Thursday, July 12, 2012

Get Hip With New Hip Hughes History Videos

I've mentioned Keith Hughes' Hip Hughes History YouTube channel in the past. This morning I showed the channel to my friend Alice Barr and I thought that I should share it here again. Keith Recently added a couple of new videos to his channel. The 1996 Election for Dummies is latest addition the U.S. Elections for Dummies playlist. The other video that you might want to add to your U.S. History course blog or website is U.S. Sectionalism for Dummies.

Applications for Education
As Keith Hughes points out at the beginning of some of the videos, these videos are not a replacement for paying attention in class and doing your own research. That said, the videos are good for reviewing or previewing a topic. If you teach U.S. History and you're building a course resource page this summer, I highly recommend adding some of the Hip Hughes History videos to that page.

Wednesday, July 11, 2012

Easy Group Blogging With Posterous Spaces

Posterous Spaces was bought by Twitter earlier this year, but it appears to still be going strong and hasn't changed at all since it was acquired by Twitter. One of the things about Posterous that I have always liked is the ease with which you can create a group blog.

In Posterous Spaces you can allow people to make contributions to your blog by simply sending an email to "yourblog'sname" @ For example, if I created the blog "" I could allow others to contribute to the blog by simply sending an email to "" You can choose to moderate or not moderate those contributions. From an administrative standpoint, using the email method of contributing to a group blog is much easier than having to enter permissions for each person you want contributing to your group blog.

Applications for Education
Accepting email contributions to your Posterous Spaces blog means that don't have to spend time walking students through creating log-in credentials for another service. Simply have students send an email to "yourblog'sname" and their posts can appear on the blog. It's the quickest way that I have found to get a classroom full of students contributing to one blog.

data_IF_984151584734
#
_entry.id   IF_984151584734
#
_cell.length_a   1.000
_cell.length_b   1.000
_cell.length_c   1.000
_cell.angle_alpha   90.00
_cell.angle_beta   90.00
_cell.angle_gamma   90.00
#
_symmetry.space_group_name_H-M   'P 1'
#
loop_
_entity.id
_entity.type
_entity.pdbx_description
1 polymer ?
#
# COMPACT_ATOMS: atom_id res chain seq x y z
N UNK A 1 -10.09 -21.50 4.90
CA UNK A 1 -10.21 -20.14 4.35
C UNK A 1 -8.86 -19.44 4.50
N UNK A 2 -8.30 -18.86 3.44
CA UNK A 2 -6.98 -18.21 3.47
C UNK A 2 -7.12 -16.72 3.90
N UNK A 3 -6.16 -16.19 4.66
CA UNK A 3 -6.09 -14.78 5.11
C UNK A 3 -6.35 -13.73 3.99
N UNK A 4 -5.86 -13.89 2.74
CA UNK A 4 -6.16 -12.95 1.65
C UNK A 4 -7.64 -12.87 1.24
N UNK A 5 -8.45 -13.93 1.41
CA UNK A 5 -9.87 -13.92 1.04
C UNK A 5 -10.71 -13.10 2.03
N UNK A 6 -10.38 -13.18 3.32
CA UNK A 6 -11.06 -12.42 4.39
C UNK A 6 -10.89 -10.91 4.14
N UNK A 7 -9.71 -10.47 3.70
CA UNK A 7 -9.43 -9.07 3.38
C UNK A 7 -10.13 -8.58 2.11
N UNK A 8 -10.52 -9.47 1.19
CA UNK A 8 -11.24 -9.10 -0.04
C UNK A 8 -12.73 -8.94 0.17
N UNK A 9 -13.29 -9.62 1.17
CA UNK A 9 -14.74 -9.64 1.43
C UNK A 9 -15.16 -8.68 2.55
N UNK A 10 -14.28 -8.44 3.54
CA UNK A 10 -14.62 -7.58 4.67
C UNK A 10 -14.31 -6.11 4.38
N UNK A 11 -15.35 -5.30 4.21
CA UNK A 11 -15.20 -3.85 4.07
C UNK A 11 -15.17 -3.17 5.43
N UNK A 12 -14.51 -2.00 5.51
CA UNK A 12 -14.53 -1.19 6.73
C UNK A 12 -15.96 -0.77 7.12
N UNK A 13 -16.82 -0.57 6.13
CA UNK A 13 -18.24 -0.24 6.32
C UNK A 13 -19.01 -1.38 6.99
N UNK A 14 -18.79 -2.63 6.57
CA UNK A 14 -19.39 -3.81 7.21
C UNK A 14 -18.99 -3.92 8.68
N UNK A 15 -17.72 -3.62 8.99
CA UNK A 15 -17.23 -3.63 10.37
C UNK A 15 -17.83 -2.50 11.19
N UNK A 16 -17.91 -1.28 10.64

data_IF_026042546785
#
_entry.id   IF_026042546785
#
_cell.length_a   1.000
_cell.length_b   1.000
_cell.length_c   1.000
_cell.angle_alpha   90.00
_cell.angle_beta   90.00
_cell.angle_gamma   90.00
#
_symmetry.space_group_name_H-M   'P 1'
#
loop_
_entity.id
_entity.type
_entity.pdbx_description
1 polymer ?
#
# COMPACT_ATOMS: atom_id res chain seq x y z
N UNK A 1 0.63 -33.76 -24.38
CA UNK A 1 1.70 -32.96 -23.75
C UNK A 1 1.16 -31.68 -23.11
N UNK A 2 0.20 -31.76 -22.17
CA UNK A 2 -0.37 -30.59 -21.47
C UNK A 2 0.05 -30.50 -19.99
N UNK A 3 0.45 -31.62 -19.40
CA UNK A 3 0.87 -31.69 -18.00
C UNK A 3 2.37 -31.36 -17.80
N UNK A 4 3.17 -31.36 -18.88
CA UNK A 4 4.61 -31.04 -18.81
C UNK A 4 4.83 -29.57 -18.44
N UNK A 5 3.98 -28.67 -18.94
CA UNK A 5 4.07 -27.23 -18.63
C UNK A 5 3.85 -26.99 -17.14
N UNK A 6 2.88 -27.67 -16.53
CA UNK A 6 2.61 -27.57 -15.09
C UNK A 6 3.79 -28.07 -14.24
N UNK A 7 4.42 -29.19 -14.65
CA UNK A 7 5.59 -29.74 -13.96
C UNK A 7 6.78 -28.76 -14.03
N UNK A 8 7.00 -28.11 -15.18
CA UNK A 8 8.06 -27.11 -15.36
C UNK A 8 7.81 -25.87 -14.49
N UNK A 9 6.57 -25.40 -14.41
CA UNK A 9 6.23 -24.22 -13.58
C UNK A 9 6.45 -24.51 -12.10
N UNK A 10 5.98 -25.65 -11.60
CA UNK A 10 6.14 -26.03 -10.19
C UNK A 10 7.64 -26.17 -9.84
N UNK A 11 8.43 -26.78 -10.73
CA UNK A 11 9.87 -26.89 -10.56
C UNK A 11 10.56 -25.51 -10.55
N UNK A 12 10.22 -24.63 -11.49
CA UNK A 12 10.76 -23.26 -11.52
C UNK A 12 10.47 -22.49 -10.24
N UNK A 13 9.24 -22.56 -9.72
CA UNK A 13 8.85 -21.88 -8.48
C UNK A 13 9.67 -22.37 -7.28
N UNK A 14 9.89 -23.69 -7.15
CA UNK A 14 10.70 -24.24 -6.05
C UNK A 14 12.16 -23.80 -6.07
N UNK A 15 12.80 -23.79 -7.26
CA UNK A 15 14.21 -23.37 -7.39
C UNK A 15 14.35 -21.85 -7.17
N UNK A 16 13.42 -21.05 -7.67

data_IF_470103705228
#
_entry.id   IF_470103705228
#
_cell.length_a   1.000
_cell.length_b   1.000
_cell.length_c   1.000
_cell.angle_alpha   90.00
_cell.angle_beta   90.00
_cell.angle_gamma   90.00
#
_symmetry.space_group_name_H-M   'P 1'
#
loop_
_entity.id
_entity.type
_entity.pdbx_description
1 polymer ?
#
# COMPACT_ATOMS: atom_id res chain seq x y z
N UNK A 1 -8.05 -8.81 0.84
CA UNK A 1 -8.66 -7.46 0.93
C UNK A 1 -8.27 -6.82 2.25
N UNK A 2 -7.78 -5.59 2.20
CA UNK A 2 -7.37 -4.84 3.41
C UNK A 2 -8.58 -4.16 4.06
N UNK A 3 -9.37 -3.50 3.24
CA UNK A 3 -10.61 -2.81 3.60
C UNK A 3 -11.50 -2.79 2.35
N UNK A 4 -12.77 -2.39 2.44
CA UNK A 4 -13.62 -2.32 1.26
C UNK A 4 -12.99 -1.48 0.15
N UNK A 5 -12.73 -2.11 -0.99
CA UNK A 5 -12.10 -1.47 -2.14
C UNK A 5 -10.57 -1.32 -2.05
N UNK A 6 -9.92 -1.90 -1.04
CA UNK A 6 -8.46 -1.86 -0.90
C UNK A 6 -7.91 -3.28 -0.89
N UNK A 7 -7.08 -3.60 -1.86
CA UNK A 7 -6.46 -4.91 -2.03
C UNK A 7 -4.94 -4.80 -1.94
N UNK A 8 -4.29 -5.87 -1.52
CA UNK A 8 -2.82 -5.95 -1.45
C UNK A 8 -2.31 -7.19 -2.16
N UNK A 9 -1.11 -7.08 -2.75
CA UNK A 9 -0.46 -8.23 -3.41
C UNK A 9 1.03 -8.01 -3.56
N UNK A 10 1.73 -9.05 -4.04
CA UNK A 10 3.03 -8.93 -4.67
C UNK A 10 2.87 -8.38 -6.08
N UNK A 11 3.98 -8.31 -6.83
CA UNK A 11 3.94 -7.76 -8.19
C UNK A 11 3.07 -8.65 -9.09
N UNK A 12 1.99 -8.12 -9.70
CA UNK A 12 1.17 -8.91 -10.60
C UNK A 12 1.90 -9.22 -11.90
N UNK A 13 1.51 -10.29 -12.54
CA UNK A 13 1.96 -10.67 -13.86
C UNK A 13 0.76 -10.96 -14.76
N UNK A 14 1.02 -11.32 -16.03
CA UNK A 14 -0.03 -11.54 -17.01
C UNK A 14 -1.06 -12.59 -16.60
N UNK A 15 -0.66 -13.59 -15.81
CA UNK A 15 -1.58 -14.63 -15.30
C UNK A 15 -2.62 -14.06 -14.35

Environmental Science Games & Lessons from EcoKids

EcoKids is a Canadian organization that provides free resources for teaching and learning about topics in environmental science. The resources designed for teachers require registration, but the resources for students can be accessed without registration. The games and activities section for kids offers dozens of online games across eight categories. Within each of the eight categories the games and activities are again categorized according to age appropriateness. The eight games and activities categories are: wildlife, climate change, energy, water, waste, land use, the North, and First Nations & Inuit.

Applications for Education
Elementary school and middle school teachers looking for some engaging activities to supplement their classroom instruction on environmental science would do well to browse through the games and activities offered by EcoKids.

Registration-free Video Conferencing Service Adds Screen Sharing

Back in May I introduced you to for hosting free video conferences without registering for an account. This week added a couple of helpful new features. First, now support screen sharing. Second, easy file sharing has been added to To share a file with the members of your video conference just drag a file from your desktop to the transfer window in your space and everyone in the conference will be able to grab the file.

Applications for Education allows you to have up to five people in a room so you won't be able to use it to conduct a large instruction session, but it could be a great platform for quickly hosting an online tutoring session. Now that supports screen sharing it has become closer to Google+ Hangouts. But doesn't require users to register at all which could make it a great alternative to Google+ Hangouts. 

How Secure Is Your Password? Let's Find Out

How Secure Is My Password? is a great little site that Kern Kelley showed off at the Google Apps Bootcamp in New Hampshire today. How Secure Is My Password? allows you to see how long it would take a person or a computer to guess your password. One of my passwords would take 2 million years to crack.

Make Me A Password is the sister site to How Secure Is My Password? As the name implies, Make Me A Password will generate a secure password for you.

Applications for Education
How Secure Is My Password? could be a good tool for showing students and colleagues how strong or weak their passwords are.

Watch Common Craft's video on secure passwords for a good video overview of what makes a password secure.